Palestinian President Mahmoud Abbas has said he would submit an application for full membership Friday to the United Nations as part of a statehood bid.
Washington said it was adamantly opposed to such a move, saying it would undermine peace negotiations with the Israelis.
Sarkozy, during his address to the U.N. General Assembly, said giving the Palestinians observer status was a good intermediary step, cautioning Abbas not to do anything to thwart the peace process.
"The ultimate goal of peace negotiations must be mutual recognition of two nation states for two peoples, established on the basis of the 1967 lines, with agreed and equivalent exchanges of land," Sarkozy said.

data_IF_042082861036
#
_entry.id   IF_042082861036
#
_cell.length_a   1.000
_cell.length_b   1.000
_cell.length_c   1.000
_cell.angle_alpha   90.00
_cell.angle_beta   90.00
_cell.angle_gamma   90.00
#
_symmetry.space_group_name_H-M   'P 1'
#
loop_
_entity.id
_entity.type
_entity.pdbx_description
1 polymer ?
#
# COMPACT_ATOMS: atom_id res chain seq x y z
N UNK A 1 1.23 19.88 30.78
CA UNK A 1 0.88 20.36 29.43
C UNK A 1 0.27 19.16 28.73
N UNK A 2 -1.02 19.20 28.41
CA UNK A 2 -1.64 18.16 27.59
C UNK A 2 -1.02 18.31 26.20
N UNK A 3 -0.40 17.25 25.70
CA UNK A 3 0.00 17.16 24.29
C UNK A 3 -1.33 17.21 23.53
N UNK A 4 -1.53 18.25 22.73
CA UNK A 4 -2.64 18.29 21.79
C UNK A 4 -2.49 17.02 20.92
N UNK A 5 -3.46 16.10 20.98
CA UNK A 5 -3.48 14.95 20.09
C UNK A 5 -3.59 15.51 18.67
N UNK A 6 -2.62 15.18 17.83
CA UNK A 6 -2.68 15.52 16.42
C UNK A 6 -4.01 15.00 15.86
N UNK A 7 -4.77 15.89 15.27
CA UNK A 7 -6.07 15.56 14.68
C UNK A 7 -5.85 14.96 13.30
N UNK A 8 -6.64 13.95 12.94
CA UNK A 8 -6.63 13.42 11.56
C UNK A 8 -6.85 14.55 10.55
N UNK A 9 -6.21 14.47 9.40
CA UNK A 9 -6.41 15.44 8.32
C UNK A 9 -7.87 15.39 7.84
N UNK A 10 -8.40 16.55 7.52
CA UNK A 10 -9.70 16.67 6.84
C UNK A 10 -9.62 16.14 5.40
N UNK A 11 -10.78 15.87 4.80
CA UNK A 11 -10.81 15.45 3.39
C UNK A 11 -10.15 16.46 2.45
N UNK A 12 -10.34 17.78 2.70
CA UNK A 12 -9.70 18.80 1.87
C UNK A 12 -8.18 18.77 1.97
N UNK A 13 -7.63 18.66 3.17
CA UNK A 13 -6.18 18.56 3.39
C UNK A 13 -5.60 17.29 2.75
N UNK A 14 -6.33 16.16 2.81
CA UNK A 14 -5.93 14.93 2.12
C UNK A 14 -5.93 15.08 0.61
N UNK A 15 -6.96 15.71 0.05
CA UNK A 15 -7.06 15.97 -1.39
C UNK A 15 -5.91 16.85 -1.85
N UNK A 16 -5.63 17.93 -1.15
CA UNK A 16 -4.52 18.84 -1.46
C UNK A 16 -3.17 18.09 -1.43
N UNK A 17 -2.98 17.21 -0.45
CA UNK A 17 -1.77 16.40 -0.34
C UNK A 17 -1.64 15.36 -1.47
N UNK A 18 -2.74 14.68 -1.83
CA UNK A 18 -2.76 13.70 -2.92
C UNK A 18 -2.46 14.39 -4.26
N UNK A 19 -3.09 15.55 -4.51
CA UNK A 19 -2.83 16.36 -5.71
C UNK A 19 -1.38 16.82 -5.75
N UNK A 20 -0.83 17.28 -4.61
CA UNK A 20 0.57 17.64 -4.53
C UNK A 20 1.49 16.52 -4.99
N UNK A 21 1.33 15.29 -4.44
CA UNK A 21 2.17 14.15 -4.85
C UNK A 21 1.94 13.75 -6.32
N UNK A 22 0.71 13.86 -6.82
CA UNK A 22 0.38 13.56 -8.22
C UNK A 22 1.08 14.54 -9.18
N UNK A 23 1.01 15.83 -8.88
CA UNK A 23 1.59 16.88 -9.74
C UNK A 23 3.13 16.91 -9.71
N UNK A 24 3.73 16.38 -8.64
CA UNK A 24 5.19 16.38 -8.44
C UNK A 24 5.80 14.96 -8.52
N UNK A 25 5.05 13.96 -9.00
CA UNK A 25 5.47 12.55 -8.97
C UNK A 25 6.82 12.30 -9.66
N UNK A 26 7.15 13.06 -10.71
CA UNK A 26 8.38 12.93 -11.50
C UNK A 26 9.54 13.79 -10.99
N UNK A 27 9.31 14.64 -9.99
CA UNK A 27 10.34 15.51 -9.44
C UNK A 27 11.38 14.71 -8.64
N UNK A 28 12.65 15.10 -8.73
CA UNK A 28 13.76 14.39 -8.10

Richard Falk, U.N. special rapporteur on Palestinian human rights, said from Geneva that now was the chance for Israel, its "zealous backers in the United States" and other members of the international community to listen to the will of the Palestinians.
"Palestine's status as a state is not merely symbolic," he said. "It empowers Palestine with rights and duties under international law, such as full jurisdiction over its territory, legal standing to defend itself from other states and the capacity to join international treaties, including human rights treaties."